Getting to the Top One Fun Step at a Time
by Lisa Stanulonis '13
Of all the traditions that Colby-Sawyer College celebrates, Mountain Day is among the most popular with us students. No one knows for certain when this tradition began, but it wasn't long after Colby Academy the secondary school that evolved into this college opened in 1837. Photographs from the late 19th century depict the women wearing long skirts and in the men in suits and hats, making the trip to the base of the mountain in horse-drawn carriages.
Can one even imagine in 1893 there were only 40 students who gathered for the annual trek up Mt. Kearsarge? Time has changed Mountain Day for the better, and it is a tradition I love dearly. My experiences on Mt. Kearsarge are among my fondest memories here at Colby-Sawyer College.
Much of the early excitment about Mountain Day comes from trying to figure out when it will occur, for President Galligan, and all the college leaders before him, keeps the date top secret. Regardless, when the rumors finally prove true, and at 10:05 a.m. the glorious Mountain Day bell sounds, I couldn't be happier.
What does that 10:05 bell mean for students? It means enjoying sunshine and whole-hearted laughter as a refreshing break from the first few weeks of school. It means escaping the classes scheduled for the day. It means dye-covered hands for the next week or so after creating a cool Mountain Day T-shirt. It means a lot more than the assorted goodies offered at the cook-out held at the base of the mountain. It is about getting to the top, but also the journey experienced along the way.
My Mountain Day journey starts the second I find myself sprinting across campus, screaming and cheering with the rest of the students as the bell rings, overjoyed that today is the day. I grab my hiking gear, find my friends, and board the bus for the short ride to the mountain.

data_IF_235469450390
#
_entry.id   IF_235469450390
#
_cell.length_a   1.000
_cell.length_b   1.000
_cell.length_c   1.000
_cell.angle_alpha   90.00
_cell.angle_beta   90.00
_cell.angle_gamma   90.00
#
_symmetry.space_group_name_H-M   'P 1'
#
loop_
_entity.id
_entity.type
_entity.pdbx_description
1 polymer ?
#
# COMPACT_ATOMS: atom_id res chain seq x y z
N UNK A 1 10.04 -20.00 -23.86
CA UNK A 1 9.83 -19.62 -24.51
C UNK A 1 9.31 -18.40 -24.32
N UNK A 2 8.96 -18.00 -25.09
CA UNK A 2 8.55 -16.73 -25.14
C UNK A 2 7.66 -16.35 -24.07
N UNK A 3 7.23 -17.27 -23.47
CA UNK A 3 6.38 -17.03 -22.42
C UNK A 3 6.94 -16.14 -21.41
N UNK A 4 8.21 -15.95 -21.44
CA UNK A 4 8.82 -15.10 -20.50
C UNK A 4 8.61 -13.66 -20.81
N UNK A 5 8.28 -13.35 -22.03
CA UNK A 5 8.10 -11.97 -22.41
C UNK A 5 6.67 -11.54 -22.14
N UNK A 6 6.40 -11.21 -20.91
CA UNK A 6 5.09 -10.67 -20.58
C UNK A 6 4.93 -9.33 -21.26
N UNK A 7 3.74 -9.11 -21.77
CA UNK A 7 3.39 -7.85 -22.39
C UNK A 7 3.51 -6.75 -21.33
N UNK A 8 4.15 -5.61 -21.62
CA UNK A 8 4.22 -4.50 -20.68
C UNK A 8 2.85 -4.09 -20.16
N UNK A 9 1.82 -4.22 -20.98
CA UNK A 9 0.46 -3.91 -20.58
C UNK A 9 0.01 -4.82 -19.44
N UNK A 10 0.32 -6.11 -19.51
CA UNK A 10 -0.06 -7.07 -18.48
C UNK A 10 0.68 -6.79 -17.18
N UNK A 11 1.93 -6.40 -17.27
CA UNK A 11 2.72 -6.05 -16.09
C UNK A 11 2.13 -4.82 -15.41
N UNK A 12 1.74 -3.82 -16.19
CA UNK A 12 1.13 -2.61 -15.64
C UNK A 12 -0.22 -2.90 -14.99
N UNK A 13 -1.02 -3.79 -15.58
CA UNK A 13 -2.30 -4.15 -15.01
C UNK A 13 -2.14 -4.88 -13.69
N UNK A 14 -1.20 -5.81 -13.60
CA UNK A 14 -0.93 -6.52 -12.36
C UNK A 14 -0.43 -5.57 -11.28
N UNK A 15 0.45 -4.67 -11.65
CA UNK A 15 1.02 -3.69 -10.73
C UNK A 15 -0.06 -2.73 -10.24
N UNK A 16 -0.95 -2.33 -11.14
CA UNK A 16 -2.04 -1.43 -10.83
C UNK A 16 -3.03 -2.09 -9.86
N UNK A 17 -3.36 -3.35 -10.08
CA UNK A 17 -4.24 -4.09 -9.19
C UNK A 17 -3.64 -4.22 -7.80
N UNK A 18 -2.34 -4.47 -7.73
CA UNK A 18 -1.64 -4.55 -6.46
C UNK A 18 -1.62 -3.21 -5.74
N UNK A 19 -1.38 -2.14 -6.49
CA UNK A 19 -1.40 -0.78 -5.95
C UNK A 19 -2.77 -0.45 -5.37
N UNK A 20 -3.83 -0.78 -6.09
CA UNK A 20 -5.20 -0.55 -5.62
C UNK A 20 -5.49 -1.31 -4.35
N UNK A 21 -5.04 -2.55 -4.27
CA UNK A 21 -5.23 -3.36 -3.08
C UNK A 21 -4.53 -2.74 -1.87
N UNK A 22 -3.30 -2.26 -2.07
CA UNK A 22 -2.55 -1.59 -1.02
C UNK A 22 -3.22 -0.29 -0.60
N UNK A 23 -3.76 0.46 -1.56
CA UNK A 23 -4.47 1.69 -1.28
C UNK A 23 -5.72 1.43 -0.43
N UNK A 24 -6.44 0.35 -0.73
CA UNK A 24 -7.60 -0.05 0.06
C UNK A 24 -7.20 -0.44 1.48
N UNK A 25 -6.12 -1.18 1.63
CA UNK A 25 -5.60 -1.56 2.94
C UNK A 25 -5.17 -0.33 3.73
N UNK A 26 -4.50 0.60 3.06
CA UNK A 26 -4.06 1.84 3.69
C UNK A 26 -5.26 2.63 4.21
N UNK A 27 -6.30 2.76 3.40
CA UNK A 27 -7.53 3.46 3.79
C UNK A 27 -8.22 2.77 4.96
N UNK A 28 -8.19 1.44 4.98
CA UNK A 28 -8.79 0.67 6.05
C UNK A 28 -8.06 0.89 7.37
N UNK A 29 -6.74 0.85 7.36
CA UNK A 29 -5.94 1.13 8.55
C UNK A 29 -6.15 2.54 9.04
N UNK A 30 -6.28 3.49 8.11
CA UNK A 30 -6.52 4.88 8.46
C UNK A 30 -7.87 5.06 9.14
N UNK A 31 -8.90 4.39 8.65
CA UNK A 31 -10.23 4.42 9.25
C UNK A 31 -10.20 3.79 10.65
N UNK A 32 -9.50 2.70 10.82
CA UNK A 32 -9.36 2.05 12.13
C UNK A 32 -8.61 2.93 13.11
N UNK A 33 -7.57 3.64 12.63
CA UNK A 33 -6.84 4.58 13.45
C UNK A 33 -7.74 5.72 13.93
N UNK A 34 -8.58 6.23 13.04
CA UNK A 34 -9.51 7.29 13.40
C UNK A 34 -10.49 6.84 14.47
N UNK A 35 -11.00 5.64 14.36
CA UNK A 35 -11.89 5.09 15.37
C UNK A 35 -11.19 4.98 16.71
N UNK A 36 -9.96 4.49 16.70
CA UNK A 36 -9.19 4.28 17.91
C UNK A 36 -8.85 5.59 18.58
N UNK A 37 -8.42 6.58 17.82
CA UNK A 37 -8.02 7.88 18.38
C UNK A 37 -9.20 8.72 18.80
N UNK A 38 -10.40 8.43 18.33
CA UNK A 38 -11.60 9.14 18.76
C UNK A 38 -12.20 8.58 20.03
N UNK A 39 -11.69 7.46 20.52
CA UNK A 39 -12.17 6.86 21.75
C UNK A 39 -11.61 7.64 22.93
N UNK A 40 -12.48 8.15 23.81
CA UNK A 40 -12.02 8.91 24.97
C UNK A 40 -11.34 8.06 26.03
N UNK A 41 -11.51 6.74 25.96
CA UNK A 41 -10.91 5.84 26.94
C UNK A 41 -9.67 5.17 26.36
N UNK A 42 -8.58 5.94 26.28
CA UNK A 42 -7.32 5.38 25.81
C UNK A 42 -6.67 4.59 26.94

At Winslow State Park, near the base of Mt. Kearsage, I frantically wait in line to grab my shirt. At this point I care about two things: trying to make a rad-looking tie-dye and beginning the race to the top. It seems my tie-dying experience is more about covering my hands and feet in dye rather than my shirt, but that's okay it reminds me of Mountain Day long after it has passed.
As for hiking the mile up to the summit: it is a rigorous adventure that drains the energy from me, but it's where the fun really begins. This year, equipped with music and tiny speakers, I boogied my way up the mountain. With Lady Gaga, Eminem, Katy Perry and other artists blasting, my group of friends was christened the "Party Train" by those who followed us up the mountain.
Through numerous snack and water breaks, I kept the music going, cheering people on as I danced along to songs like "Party in the USA." I am proud to say I got some people singing and dancing up the mountain, which made the trek up a bit more fun.
To reach the summit of Mt. Kearsarge means one thing: jumping pictures, the generic but awesome way to show you made it to the top. You look pretty silly, and I have no clue how many pictures were actually taken but I know the goofy faces I made will show up on Facebook to remind me of the day's adventure.
As a freshman last year, I could not have guessed I would ever have such wonderful stories about Mountain Day. I was new to the school, barely had friends at that point, and knew little of the people around me. To say the least, I was not a happy camper. Things have changed, and I know my experience on Mountain Day will only get even better as time progresses.
And as time goes by, I know the Mountain Day tradition will continue to change as well. This year, Students for a Greener Campus and Sodexo Dining Services teamed up to offer a "zero waste" Mountain Day - plates, forks and napkins were plant-based, making them, along with any uneaten food, compostible.
A recycling center was also set up at the base of the mountain. With a no-waste goal as a new part of Mountain Day, students can not only enjoy the outdoors, they will also help preserve beautiful Mt. Kearsarge and the college's favorite old Mountain Day tradition for all future students.
Lisa Stanulonis is an Exercise and Sport Science major and a student writer for College Communications.